Fiji is on everyone's list, if not for the exceptional beaches, then for the incredible scuba diving. Welcomed by the friendly locals with hails of Bula (meaning good
health), Fiji’s laid-back vibe and lush jungles are only enhanced by what's found under the surface -- water teeming with marine life, including various types of sharks.
You may have heard of opportunities around the world to cage dive with sharks, but make no mistake there's no cage here. In fact, nothing stands between you and the magnificent creatures. Ocean addicts know there is a huge misunderstanding about these apex predators throughout the world, and while they can be unpredictable, they're not on the offensive. With tiger sharks and bull sharks circling mere meters away, a dip with them is an adventurous experience that will have you feeling like Jacques Cousteau in no time.
The Ultimate Shark Dive takes place in the waters of the Coral Coast in between both Nadi and Suva and is run by a handful of licensed, eco-conscious operators keep on protecting the marine reserve. The actual purpose of the dive is to feed the sharks blocks of tuna, attracting an array of marine life in the process. The dive itself goes down to 18m and the waters, even in winter, are warm. There will be several divers accompanying you including your instructor, but also "bouncers," professionals designed to protect you in case the sharks decide to take a rare interest in you. No need to worry though. They have perfect safety records. With your team, you’ll descend down to a coral wall to feed eight species of sharks in what's called the "bistro" area. You'll do your best to capture the experience on video and some GoPro snaps, but they never really do it justice. Focus on being present and enjoying the moment.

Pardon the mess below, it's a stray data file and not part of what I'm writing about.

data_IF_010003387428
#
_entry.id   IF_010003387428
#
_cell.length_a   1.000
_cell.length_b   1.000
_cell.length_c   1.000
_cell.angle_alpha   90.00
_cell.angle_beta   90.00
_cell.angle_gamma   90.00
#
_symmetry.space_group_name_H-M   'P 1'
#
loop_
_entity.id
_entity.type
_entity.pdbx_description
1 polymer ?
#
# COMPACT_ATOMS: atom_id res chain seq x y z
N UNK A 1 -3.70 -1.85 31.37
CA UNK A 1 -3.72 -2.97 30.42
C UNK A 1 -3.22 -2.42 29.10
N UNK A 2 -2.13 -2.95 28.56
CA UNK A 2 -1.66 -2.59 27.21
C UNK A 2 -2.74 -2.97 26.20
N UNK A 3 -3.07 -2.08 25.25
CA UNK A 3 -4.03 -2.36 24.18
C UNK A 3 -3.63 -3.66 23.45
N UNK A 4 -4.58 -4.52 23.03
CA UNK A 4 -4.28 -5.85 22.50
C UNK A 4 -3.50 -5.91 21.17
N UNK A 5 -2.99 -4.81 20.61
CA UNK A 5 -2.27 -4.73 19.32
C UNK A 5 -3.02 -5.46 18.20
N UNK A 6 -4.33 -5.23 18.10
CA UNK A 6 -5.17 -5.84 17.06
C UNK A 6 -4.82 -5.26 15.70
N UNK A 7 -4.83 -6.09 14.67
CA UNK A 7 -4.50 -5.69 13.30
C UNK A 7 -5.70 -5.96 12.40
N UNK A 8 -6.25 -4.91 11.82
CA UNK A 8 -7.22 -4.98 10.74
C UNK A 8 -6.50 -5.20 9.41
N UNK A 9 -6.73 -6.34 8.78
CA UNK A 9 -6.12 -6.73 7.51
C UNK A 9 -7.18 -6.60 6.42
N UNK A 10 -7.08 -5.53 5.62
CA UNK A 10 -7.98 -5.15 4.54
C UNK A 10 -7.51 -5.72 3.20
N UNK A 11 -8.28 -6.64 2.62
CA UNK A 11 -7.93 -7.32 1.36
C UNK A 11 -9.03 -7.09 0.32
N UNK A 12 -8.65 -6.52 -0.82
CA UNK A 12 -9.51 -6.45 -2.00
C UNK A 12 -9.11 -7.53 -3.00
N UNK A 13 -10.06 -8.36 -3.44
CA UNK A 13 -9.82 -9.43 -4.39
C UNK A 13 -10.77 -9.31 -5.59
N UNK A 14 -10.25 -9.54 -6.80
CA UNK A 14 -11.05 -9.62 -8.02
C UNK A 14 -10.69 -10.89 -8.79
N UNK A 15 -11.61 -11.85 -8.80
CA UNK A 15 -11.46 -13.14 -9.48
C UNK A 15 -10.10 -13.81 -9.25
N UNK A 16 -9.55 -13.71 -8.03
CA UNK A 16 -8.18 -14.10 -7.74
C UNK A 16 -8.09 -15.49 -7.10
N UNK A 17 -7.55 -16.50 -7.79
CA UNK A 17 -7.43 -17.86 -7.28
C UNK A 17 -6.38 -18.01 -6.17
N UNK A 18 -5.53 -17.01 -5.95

How to Do It
One of the must do dives around the world, the experience costs about 300 dollars and is a two-dive excursion, beginning early in the morning around 8 am before the water gets choppy. SPAD (South Pacific Adventure Divers) is one company we recommend. To participate, you need an open water scuba certificate obtained through a reputable institution like PADI.